The 11-hour days start at 6 a.m.

This is no beachside vacation.

"It hurts beyond . . . your body is already like beat to death (from the season) so you just had to kind of understand what you're working for because I'm pretty sure all of these guys came right here after their season and started lifting," said Florida offensive lineman Carl Johnson, who is forecast right now to go in the third round of the draft.

"So what's going to make you different from the other 300 guys at the combine, you know what I mean? They are lifting while they're hurting or training while they're hurting. They've all got something going on. You've got to suck it up if you want to play. The NFL doesn't care if you are hurting from the season."

Johnson went almost immediately from the Gators' Outback Bowl game to Bradenton to begin almost two months of non-stop training. Rather than back down and rest from the season, players eligible for the draft are now stepping it up a notch. Injuries? As Johnson said, no one in the NFL is really interested in hearing how tired you are.

"The sixth game or fifth game, you start to get wear and tear to your body," said Kentucky running back Derrick Locke, who suffered a shoulder injury in 2010 but still rushed for 887 yards in nine games and could go in the first three rounds of the draft. "And as you keep going . . . we play in the SEC, you can't get any better than that. You get pounded on, you get beat on and you play through injuries. You play through that, you play through this and now all of a sudden you've got to train for the combine.

"It's like, 'OK, my body isn't even healed yet, how to do I go through the process of training hard every day and still take care of my body?' There are certain things, you want to take a couple of days off from this or that because it's bothering you. But you are still going at it. And then this is hurting and that starts hurting. You're never fully ready to train but you have to. So that's the thing you've got to kind of just block out."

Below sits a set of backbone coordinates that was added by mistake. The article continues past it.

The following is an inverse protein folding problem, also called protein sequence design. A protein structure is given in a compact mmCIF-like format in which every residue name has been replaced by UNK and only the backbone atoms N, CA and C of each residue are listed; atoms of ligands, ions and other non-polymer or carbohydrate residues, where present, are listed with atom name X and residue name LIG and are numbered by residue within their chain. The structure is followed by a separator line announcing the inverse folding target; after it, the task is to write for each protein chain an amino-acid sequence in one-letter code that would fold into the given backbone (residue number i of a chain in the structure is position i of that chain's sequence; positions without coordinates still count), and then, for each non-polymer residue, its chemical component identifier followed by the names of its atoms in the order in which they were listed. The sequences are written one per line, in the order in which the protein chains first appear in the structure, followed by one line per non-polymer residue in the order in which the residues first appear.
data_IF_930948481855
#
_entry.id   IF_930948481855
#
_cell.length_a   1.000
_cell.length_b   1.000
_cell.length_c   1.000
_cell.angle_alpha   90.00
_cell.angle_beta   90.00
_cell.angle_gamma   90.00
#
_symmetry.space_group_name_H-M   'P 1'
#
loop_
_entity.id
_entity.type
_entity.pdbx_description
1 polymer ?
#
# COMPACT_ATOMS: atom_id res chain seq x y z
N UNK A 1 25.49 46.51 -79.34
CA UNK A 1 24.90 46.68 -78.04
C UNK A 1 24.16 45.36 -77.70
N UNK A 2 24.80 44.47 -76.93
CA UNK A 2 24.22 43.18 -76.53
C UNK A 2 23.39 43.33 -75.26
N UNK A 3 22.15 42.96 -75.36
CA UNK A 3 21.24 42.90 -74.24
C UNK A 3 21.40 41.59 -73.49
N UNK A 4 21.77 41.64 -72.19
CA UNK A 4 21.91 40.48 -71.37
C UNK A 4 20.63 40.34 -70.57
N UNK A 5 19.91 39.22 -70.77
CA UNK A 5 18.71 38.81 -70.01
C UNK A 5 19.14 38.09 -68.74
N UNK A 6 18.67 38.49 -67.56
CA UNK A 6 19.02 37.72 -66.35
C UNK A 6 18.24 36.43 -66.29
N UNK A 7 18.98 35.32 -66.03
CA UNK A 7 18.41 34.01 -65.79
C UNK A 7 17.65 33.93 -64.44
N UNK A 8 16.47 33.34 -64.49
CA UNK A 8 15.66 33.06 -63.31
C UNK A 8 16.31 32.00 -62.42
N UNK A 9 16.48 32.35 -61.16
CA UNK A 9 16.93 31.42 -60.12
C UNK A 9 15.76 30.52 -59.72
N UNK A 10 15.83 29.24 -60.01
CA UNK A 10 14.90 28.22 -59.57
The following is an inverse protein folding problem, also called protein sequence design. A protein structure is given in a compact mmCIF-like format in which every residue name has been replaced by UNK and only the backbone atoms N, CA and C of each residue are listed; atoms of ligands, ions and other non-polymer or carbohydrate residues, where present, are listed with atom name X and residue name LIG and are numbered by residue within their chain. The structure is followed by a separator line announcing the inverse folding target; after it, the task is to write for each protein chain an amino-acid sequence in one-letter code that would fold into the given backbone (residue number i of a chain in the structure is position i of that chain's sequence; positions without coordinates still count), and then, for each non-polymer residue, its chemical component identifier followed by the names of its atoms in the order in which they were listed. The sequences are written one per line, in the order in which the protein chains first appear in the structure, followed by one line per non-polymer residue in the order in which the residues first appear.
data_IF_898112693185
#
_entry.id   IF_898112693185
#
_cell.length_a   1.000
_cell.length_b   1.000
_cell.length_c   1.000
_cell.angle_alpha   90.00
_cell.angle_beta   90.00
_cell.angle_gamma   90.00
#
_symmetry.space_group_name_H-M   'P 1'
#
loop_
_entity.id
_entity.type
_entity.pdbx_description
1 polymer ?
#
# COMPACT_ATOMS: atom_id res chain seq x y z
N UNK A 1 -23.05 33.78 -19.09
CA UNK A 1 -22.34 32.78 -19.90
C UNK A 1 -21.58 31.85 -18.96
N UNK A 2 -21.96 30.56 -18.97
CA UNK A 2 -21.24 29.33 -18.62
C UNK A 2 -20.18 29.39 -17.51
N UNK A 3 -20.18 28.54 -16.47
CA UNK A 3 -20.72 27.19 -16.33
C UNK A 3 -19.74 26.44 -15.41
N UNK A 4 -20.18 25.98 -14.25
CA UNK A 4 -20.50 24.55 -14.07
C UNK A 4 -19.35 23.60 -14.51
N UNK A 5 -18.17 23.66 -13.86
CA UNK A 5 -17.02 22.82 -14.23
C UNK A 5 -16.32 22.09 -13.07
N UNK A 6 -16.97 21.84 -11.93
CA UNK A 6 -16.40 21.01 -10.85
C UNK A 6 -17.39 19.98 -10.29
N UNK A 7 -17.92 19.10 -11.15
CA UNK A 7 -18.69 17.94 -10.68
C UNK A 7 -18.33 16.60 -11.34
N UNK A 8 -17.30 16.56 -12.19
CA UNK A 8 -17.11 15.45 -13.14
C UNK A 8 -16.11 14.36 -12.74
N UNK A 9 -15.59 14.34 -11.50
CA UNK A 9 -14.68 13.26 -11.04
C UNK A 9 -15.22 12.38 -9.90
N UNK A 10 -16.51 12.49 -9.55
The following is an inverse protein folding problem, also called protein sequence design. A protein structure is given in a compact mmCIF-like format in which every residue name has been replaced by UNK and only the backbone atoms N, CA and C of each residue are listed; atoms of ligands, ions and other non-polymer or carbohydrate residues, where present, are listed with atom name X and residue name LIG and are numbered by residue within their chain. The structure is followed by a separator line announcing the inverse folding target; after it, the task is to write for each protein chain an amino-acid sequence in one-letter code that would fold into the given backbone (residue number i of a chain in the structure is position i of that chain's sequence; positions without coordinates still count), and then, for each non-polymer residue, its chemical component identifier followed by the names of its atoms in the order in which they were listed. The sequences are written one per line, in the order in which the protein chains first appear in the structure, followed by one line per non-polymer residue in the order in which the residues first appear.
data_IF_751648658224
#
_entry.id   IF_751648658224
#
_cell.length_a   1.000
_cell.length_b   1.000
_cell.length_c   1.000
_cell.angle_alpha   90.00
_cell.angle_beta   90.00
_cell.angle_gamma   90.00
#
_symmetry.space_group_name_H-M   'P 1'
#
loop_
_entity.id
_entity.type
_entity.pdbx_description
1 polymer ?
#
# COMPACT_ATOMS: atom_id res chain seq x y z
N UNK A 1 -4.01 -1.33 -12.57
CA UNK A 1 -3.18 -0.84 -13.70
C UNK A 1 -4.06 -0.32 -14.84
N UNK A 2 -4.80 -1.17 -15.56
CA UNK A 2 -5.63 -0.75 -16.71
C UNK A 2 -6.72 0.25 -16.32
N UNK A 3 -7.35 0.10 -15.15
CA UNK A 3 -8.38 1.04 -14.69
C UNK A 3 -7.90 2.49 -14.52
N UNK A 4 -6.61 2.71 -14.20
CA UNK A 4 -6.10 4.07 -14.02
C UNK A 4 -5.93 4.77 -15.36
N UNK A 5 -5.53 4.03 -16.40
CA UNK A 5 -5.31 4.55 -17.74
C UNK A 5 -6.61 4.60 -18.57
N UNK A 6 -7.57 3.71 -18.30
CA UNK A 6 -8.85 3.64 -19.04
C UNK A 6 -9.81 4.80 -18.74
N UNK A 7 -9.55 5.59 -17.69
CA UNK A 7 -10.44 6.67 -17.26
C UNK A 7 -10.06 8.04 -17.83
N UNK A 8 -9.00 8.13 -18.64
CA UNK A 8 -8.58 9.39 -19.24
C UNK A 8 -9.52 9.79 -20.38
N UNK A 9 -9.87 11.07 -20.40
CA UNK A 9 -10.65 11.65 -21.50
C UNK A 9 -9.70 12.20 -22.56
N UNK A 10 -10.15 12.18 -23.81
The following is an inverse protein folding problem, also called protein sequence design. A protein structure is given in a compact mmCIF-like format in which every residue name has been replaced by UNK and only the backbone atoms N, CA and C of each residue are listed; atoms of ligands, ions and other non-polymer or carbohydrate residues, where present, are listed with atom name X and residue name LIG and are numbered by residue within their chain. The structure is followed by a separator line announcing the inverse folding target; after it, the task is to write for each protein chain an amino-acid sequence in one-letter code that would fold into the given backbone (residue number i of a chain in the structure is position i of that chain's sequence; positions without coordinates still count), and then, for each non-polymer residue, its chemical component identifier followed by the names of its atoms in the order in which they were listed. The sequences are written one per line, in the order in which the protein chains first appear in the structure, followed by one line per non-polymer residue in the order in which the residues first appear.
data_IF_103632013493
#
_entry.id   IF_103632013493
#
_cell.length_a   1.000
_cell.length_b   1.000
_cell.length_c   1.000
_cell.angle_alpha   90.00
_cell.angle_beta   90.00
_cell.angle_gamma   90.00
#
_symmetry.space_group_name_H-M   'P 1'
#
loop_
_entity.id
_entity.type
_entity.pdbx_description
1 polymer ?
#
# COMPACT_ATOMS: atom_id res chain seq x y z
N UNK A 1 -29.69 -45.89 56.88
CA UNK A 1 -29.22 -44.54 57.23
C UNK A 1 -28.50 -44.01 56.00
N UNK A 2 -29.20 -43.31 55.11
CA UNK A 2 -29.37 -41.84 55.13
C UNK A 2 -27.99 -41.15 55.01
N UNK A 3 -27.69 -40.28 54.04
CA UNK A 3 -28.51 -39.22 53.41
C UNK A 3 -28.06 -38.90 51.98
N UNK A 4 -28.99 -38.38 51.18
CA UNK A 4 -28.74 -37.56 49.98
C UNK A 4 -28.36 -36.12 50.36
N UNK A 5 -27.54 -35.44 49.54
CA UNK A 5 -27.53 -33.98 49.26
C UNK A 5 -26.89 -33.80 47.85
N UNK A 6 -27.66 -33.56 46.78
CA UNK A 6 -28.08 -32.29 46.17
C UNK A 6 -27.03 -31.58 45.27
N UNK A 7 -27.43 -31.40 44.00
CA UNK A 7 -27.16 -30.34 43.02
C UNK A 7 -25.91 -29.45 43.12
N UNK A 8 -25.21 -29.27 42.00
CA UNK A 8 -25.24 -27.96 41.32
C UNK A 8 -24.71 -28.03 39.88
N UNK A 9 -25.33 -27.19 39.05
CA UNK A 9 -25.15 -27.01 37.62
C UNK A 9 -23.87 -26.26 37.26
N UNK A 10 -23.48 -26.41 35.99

The ring leader

It's appropriate that nearby Sarasota is the home of Ringling Bros. The atmosphere around the football players looks almost like a circus. An indoor facility is filled with weights on one side, seemingly endless tables on the other for treatment. Outside, there are two areas marked off for 40-yard sprints, one paved and the other artificial surface. There's an area where players do cone drills.

Down the way are football fields where more drills are run. It's a facility so complete that NFL players' agents are calling frequently to check with IMG to see if they can use the facility should the NFL stage a lockout.

But in January and February, Trevor Moawad, the director of Athletic & Personal Development program, is always focused on building the perfect draft prospect.

"We try to be, as the Kaplan is to the SAT, we're sort of the Kaplan to the combine," Moawad said. "We're getting ready for the test but at the same time we're trying to teach the kind of habits that will enable them to succeed in future years."

Moawad's expertise extends far from the football field. He does consulting work at Alabama, Florida State and Texas, as the teams' "mental coach."

"It's kind of like how a team doctor would travel with a team," said Moawad, who has been at IMG for 11 years but travels to the college games on weekends. He also puts together videos for the players to watch before a game.

But one of his first clients was the NFL's Jacksonville Jaguars, who brought him in to work with Fred Taylor in 2002.

The former Florida running back had unlimited potential but kept getting injured, being stuck with the nickname "Fragile Fred."

"He went from being Fragile Fred to 700 yards from passing Jim Brown (on the all-time rushing list)," Moawad said. "I don't think anybody would have thought that Fred would end up there."

Taylor made more than 46 straight starts at one point.

"It really wasn't magic," Moawad said of the turnaround. "Fred started going in the training room at 6:15 a.m. instead of 8:15 a.m. It's the little habits we really try to focus on. Look, there's a reason why the average NFL player is playing 21/2 years. So, certainly, we want to produce guys who are going to get drafted high but we want guys who are going to stay in the league. They are going to make an impact positively in their organization. They're going to be ambassadors for the NFL and their communities, all these things."

At IMG, Moawad oversees a staff of 55 that includes seven massage therapists, nine mental coaches with PhD's and 11 strength and conditioning coaches. The mental part of the NFL combine gets as much attention as the physical -- preparing for all kinds of tests and interviews.